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After seeing this chart, my mouth needed a rinse

Don't pick your tool before having your design

My talk at Parsons seemed like a success, based on the conversation it generated, and the fact that people stuck around till the end. One of my talking points is that one should not pick a tool before having a design.

Then, last night on Twitter, I found an example to illustrate this. Jim Fonseca tweeted about this chart from Business Insider: (link)


The style is clean and crisp, which I credit them for. Jim was not happy about the length of the columns. It seems that no matter how many times we repeat the start-at-zero rule, people continue to ignore it.

So here we go again. The 2015 column is about double the height of the 2013 column but 730 is nowhere near double the value of 617.

The standard remedy for this is to switch to a line chart, or a dot plot. Something like this can be quickly produced in any software:


Is this the best we can do?

Not if we are willing to free ourselves from the tool. Think about the message: NFL referees have been calling more penalties this year. Compared to what?

I want to leave readers no doubt as to what my message is. So I sketched this version:


This version cannot be produced directly from a tool (without contorting your body in various painful locations).

The lesson is: Make your design, then find a way to execute it.



For some definition of the word "directly" at least. I doubt any R person would consider this contorting:


dat <- data.frame(year=2010:2015,
penalties=c(627, 625, 653, 617, 661, 730))

avg <- data.frame(val=mean(head(dat$penalties, -1)),

gg <- ggplot(dat, aes(x=year, y=penalties))
gg <- gg + geom_point()
gg <- gg + scale_x_continuous(breaks=c(2010, 2014, 2015))
gg <- gg + scale_y_continuous(breaks=c(600, 650, 700, 750),
limits=c(599, 751), expand=c(0,0))
gg <- gg + geom_segment(data=avg, aes(x=2010, xend=2015, y=val, yend=val), linetype="dashed")
gg <- gg + geom_segment(data=avg, aes(x=2015, xend=2015, y=val, yend=last), color="steelblue")
gg <- gg + geom_point(data=avg, aes(x=2015, y=val), shape=4)
gg <- gg + geom_point(data=avg, aes(x=2015, y=700), shape=17, col="steelblue")
gg <- gg + labs(x=NULL, y="Number of Penalties",
title="NFL Penalties Jumped 15% in the\nFirst 3 Weeks of the 2015 Season\n")
gg <- gg + theme_bw()
gg <- gg + theme(panel.grid.minor=element_blank())
gg <- gg + theme(panel.grid.major.x=element_blank())
gg <- gg + theme(axis.ticks=element_blank())


"NFL Penalties Jumped 15% in the First 3 Weeks of the 2015 Season"

I really don't like that sentence. It tells me that there were 635 penalties in the last three weeks of the 2014 season, which is probably not true. I would prefer:

"Penalties were 15% higher in the 2015 NFL Season's First 3 Weeks than in the average of the previous five seasons' first 3 weeks"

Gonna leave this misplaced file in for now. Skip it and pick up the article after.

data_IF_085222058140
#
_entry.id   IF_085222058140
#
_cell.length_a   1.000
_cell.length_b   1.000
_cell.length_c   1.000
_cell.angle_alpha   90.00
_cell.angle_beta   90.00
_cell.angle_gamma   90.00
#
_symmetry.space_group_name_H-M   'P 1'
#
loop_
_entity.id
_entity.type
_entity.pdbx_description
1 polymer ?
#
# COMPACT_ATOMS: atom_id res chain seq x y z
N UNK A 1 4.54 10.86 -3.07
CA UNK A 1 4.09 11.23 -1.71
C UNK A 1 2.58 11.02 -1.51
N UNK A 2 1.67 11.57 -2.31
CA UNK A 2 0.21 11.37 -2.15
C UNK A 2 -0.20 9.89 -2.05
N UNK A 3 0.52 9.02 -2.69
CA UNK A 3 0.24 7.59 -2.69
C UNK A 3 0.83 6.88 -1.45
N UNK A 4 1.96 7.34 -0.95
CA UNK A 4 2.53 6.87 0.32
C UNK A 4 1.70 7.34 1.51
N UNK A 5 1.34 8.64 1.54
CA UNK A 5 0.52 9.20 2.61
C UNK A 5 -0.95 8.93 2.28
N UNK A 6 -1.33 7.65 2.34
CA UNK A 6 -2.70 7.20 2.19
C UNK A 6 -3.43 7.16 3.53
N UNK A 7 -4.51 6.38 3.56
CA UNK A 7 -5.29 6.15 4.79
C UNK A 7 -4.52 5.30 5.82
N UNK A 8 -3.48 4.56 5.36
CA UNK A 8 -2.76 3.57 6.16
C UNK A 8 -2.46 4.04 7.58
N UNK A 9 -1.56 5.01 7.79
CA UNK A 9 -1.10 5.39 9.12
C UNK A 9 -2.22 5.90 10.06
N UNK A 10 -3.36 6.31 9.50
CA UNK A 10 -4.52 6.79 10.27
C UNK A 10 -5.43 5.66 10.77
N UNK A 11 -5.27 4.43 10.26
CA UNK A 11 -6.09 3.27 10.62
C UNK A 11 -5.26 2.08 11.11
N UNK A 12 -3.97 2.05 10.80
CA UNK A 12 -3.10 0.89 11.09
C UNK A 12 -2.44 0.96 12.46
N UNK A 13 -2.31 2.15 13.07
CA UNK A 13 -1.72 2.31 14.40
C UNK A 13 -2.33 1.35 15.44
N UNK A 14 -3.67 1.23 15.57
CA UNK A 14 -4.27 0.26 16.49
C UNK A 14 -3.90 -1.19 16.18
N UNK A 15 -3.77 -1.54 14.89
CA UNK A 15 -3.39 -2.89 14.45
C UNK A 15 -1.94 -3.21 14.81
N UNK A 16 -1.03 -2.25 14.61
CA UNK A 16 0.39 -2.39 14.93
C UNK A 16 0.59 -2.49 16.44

Picky but more accurate, IMO.


Or you can use base R. Shorter code...
Here's the result, also with my idea for the title.

pen <- c(627, 625, 653, 617, 661, 730)
pen_av <- mean(head(pen,-1))
plot(2010:2015, pen, ylim=c(600,750), las=1, bty="n",
ylab="number of penalties", xlab="", pch=4, lwd=3, cex=1.3)
abline(h=pen_av, lty=2)
arrows(x0=2015, y0=pen_av, y1=tail(pen,1)-5, col="blue", lwd=2)
title(main="NFL Penalties jumped 15%\n in the first 3 weeks of 2015\ncompared to previous seasons")
text(2014, pen_av, "5 year average", adj=c(0,1.3))
text(2015.1, 700, "15%\nincr.", adj=0, col="blue", xpd=TRUE)


There is a problem with the link to Business Insider.

I find the whole argument (about the games not the graphs they have problems) rather dubious, as all that is happening is probably random variation. If it matters they should be modifying the rules to make sure there is a greater time spent playing so that when the penalties are higher it is still a good game. One point of relevance is that truncating the y axis has the effect of distorting our perception of whether the variation is random. Having the scale from zero would show that not that much is happening.

My other suggestion is to ignore the NFL and watch the rugby world cup.


Thanks all for the comments.

Ken: I certainly don't intend to provide credence for the underlying analysis.

R coders: R is one of the tools I considered for this. The contortions (for me) include placing the text which also requires specifying the xlim, picking colors, picking symbols, etc. Of course, I can do it; I just know other tools that take less time. Thanks for the code samples though.


Hi Kaiser, I really enjoy reading your blog. Thank you.

What 'tool' do you use for the sketches you present in your posts?


Will: the first take was created in JMP's Graph Builder which is great for sketching. Then I take it to a drawing program to customize labels, text, arrows, etc.

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